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The Green Sheet Online Edition

July 11, 2011 • Issue 11:07:01

Fraudsters nailed, proactive security initiatives needed

In the wake of the failure of the Global Cyber-Crime Summit in London to agree on solutions to the growing seriousness of data theft, the secure data and online access security company IronKey Inc. is urging security professionals to immediately address the accelerating cyber-crime attacks around the world.

IronKey Chief Executive Officer Arthur Wong called for a new direction for protecting data to get away from a system that only detects threats after they occur. "The industry needs to be proactive, not reactive, and this was the missing message" from the summit, Wong said. He added that the industry needs to develop a software security package that assumes a system is already infected and gives the user "a hardened virtual operating system and browser, built-in malware protection and a trusted network" that together create a separate, protected computer system.

DOJ nails cyber fraud rings

Meanwhile, two Latvians were indicted, and the U.S. Department of Justice and the FBI seized more than 40 computers, servers and bank accounts disrupting two Latvian cyber crime rings that stole more than $74 million from more than 1 million consumers. The criminals allegedly sold customers by telling them they were protecting their computers when, in fact, consumers were buying fake computer security systems.

The law enforcement action, known as Operation Trident Tribunal, puts a halt on two criminal rings operating throughout the United States and Western Europe. In the first action, investigators discovered criminals aggressively marketing and selling fake security software by first getting customers to download a malicious program known as "scareware."

Scareware falsely tells computer users it has done a computer scan and found a variety of viruses, trojans and other forms of malware infecting the computer. A series of pop-up advertisements are then launched that continuously warn users they must buy fraudulent security software in order to repair the non-existent problems. The pop-ups continue to aggressively appear on the screen until the user either manages to end the communication or until the user buys the phony anti-virus software at a cost of up to $129.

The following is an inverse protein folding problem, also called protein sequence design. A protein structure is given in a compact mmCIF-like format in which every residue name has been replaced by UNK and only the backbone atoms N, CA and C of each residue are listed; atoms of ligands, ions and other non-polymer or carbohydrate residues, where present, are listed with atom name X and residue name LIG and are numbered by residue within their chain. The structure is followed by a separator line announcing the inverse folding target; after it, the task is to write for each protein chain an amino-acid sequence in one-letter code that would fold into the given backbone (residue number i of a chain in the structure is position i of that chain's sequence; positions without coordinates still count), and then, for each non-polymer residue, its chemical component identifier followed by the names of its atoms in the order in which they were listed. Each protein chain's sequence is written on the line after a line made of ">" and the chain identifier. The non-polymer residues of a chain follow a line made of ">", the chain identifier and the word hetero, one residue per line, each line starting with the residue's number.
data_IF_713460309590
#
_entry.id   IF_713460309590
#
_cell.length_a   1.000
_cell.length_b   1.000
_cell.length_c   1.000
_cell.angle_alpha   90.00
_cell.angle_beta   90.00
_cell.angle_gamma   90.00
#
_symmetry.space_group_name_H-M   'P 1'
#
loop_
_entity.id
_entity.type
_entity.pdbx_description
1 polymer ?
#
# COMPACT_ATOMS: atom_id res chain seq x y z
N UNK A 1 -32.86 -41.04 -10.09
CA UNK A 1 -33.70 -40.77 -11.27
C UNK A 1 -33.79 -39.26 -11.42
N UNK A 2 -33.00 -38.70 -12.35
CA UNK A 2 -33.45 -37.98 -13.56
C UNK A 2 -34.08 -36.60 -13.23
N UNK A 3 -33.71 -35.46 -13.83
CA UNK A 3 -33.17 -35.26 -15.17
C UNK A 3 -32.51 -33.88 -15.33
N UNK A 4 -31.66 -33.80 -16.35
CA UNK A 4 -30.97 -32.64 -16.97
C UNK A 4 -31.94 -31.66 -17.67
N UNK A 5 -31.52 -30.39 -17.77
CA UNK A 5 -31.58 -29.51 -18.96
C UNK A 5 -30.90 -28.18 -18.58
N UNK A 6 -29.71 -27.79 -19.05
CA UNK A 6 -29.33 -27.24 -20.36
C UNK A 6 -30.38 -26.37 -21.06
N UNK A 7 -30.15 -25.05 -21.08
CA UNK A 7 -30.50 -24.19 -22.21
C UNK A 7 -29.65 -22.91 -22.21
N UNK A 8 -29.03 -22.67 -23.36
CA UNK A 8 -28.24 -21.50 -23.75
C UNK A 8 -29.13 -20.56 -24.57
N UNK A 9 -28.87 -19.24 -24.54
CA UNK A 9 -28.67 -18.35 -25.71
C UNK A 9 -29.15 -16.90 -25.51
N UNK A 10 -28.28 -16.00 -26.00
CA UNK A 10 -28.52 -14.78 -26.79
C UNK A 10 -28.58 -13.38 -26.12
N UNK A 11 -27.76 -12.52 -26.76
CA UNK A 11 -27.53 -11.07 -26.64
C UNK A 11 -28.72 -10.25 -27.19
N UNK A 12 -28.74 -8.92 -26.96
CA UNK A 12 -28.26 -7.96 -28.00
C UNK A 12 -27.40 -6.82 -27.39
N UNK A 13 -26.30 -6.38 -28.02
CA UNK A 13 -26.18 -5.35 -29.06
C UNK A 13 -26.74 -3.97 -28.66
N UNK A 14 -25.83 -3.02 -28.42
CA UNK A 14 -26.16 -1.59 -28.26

The FBI believes more than 960,000 consumers were victims of the scareware fraud. Operation Trident Tribunal successfully located computers, servers and bank accounts for this operation causing a major disruption in the scam.

Operation Trident Tribunal also broke up a second online advertising scheme to sell scareware products. This fraud was run by two Latvian citizens, Peteris Sahurovs, 22, and Marina Maslobojeva, 23, who were arrested in their home country on a warrant from the U.S. District Court of Minnesota.

Sahurovs and Maslobojeva are accused of creating a phony advertising agency and convincing the Minneapolis Star Tribune they represented a hotel chain that wanted to buy online advertising on the paper's website. After the electronic advertisement began running on the website the defendants allegedly changed the code in the ad to infect visitors' computers with a malicious software program that bombarded users with scareware.

The FBI estimates the Latvians got away with at least $2 million. Sahurovs and Maslobojeva face at least 10 years in prison and a $250,000 fine for each of the two counts against them. They will also be asked for restitution and to forfeit any profits from their scam if they are found guilty.

Hacker pleads guilty to AT&T hack

In addition, a 26-year-old San Francisco man pled guilty to writing a malicious code that breached AT&T servers and stole personal information from its iPad subscribers. Daniel Spitler was indicted by the U.S. Attorney's office in Newark, N.J., on one count of conspiracy to gain unauthorized access to computers connected to the Internet and one count of identity theft.

Spitler admitted to being a member of an anarchistic group of Internet hackers and "trolls" (people who intentionally disrupt Internet content and services) calling themselves Goatse Security.

AT&T automatically linked each iPad 3G user's email address to a unique iPad number belonging to the registered user. Spitler and Goatse Security were able to write a program that collected this information by imitating the behavior of the iPad 3G.

The hackers then passed on the email addresses and iPad numbers to the Gawker website where they were published in redacted form.

Spitler was arrested with a co-defendant Andrew Auernheimer, 25, of Fayetteville, Ark. Spitler faces five years in prison and a $250,000 fine. He is scheduled to be sentenced in September 2011. Auernheimer is still awaiting trial.

"In the wake of other recent hacking attacks by loose-knit organizations like Anonymous and LulzSec, Daniel Spitler's guilty plea is a timely reminder of the consequences of treating criminal activity as a competitive sport," U.S. Attorney Paul Fishman said. end of article

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